Much of Beowulf is didactic. How and why is this so?
Beowulf is an Old English heroic epic poem. This means that it is a lengthy narrative poem that tells heroic tales. Such heroic poems often contained lessons and served as moral examples. Remember that in Anglo Saxon society, there were no books, so the Anglo Saxons passed on stories and histories through oral tradition. This is how they “taught” lessons to future generations. Later, these oral stories were written down, but by this time, the people writing them down were usually monks, so the Christian viewpoint became interspersed into the pagan legends. This is why you find a type of dichotomy in Beowulf – the hero’s deeds mixed with Christian teaching, or didacticsm.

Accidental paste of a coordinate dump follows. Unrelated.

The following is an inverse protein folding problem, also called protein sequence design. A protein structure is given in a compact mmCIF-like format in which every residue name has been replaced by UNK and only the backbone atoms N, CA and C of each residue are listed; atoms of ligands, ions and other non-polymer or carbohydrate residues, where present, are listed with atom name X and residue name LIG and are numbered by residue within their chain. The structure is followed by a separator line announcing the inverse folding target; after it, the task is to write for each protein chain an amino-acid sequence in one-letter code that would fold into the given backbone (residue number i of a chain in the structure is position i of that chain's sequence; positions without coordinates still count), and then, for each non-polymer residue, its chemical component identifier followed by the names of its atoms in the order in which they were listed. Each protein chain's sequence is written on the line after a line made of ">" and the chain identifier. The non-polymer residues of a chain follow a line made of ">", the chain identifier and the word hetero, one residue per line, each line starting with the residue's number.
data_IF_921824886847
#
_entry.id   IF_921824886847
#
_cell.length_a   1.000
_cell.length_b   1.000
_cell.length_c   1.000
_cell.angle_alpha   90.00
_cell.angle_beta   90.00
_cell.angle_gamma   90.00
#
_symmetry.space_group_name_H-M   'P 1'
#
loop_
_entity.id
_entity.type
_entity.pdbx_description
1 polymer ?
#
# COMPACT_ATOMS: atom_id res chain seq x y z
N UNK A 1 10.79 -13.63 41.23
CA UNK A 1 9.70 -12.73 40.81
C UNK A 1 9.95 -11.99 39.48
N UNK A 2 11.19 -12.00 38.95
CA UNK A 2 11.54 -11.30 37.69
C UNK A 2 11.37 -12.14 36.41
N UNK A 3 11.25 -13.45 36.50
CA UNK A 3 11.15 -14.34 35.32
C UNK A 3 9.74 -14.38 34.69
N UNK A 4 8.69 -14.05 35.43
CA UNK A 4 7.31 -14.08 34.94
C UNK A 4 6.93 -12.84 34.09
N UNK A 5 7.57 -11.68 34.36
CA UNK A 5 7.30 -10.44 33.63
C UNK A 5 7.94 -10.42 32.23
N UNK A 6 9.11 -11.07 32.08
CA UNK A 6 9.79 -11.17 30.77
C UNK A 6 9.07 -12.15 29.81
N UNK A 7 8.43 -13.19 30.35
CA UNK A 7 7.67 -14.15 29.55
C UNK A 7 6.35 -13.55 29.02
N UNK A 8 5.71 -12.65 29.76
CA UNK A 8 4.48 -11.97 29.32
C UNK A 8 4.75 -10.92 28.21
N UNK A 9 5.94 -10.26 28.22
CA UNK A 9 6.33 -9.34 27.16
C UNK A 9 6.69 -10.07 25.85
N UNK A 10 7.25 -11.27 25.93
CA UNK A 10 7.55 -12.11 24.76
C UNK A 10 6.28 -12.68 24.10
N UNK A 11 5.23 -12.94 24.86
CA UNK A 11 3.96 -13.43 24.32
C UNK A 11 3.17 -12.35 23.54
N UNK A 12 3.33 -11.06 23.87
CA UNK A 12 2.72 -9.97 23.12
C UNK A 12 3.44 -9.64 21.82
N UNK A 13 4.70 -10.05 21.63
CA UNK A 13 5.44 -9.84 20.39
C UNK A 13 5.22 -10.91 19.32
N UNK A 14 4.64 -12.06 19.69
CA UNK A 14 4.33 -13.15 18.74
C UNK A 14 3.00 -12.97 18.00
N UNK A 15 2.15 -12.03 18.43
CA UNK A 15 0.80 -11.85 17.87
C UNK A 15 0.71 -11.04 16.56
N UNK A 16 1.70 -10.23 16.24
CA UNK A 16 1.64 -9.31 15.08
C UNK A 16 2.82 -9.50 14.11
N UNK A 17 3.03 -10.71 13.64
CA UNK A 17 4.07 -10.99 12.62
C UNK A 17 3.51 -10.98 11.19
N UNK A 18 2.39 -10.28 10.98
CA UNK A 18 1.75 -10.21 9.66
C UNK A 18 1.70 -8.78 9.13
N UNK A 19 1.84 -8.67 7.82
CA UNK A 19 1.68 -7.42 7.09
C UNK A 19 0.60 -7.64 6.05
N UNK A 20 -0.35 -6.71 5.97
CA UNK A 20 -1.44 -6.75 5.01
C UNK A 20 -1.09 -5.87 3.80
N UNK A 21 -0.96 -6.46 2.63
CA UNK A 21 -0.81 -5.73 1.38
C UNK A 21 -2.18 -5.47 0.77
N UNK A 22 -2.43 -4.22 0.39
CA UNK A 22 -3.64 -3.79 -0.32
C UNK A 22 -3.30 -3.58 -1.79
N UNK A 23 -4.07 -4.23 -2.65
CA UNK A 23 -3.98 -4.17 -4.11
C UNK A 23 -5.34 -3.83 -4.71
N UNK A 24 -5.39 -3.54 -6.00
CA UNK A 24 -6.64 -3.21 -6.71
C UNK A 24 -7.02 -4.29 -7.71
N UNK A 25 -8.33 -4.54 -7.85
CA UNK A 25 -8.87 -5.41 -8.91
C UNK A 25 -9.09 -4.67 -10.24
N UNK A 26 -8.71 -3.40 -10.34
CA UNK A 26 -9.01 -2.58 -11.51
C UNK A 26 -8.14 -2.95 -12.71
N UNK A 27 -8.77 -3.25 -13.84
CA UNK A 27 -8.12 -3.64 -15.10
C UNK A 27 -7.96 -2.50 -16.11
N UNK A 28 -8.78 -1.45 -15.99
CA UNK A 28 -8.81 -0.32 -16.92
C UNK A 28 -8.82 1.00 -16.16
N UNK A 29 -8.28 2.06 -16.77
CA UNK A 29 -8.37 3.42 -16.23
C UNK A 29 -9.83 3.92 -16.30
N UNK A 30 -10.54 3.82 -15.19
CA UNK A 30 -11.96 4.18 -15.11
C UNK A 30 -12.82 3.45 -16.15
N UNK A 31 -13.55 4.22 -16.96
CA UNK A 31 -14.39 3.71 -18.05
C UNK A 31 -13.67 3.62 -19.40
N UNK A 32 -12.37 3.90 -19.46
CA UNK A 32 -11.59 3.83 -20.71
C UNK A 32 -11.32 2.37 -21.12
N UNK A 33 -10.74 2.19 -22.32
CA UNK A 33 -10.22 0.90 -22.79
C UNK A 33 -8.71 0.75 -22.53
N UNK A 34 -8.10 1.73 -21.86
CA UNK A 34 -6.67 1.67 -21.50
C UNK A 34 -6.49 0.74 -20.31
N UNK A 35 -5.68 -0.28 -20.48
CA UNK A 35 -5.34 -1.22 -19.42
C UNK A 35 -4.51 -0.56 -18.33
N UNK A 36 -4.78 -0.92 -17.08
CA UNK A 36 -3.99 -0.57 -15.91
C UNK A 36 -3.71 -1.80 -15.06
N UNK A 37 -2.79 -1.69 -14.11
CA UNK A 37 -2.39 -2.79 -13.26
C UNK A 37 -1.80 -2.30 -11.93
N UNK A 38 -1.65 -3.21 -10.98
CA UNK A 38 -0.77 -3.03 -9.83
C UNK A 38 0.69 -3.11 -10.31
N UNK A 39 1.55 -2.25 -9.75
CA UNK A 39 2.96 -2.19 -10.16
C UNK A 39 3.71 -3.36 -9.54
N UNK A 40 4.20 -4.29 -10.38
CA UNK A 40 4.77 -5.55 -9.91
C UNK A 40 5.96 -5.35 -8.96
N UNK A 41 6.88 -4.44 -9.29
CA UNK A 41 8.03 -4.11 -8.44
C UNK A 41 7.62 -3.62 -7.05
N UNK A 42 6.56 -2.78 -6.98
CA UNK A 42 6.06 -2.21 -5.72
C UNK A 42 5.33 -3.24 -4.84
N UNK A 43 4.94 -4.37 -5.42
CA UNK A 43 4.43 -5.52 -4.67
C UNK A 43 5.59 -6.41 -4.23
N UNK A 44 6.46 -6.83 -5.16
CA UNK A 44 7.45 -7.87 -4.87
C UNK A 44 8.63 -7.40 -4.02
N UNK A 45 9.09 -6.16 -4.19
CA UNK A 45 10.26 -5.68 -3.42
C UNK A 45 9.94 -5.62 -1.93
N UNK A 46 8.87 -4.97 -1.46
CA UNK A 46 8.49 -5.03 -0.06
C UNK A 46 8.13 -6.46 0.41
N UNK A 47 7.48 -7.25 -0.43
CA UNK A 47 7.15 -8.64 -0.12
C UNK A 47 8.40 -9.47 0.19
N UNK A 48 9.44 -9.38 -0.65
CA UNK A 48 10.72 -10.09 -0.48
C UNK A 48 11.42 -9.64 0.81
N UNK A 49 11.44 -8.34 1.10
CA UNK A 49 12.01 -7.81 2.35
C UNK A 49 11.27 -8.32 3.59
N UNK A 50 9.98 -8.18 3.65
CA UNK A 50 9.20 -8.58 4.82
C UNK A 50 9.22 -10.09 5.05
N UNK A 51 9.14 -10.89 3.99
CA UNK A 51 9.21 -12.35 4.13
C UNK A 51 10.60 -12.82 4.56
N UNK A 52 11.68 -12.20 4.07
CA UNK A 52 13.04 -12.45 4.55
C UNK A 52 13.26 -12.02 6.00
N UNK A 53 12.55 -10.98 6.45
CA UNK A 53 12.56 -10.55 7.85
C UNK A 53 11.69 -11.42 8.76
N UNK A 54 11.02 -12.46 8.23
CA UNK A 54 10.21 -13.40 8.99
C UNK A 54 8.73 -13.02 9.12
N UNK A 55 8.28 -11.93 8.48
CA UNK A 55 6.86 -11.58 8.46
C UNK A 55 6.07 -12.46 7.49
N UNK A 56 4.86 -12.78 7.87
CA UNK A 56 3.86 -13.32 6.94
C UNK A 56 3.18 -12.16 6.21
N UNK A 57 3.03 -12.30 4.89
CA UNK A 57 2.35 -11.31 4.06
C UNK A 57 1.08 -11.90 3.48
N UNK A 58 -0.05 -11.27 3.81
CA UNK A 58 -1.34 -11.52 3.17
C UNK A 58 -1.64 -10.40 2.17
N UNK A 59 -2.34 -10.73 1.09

In Beowulf, there are many stories and lessons in addition to the exploits of Beowulf himself. If you go back and read these stories, you will see that many are meant as teachings. Think about it in the same way as some of the Bible stories in the Old Testament. The story of David and Goliath, for example, is a story, but at the same time, it is meant to teach something – the bigger they are, the harder they fall, especially when they let pride get in the way!
Read Beowulf at the link below and see the analysis on eNotes.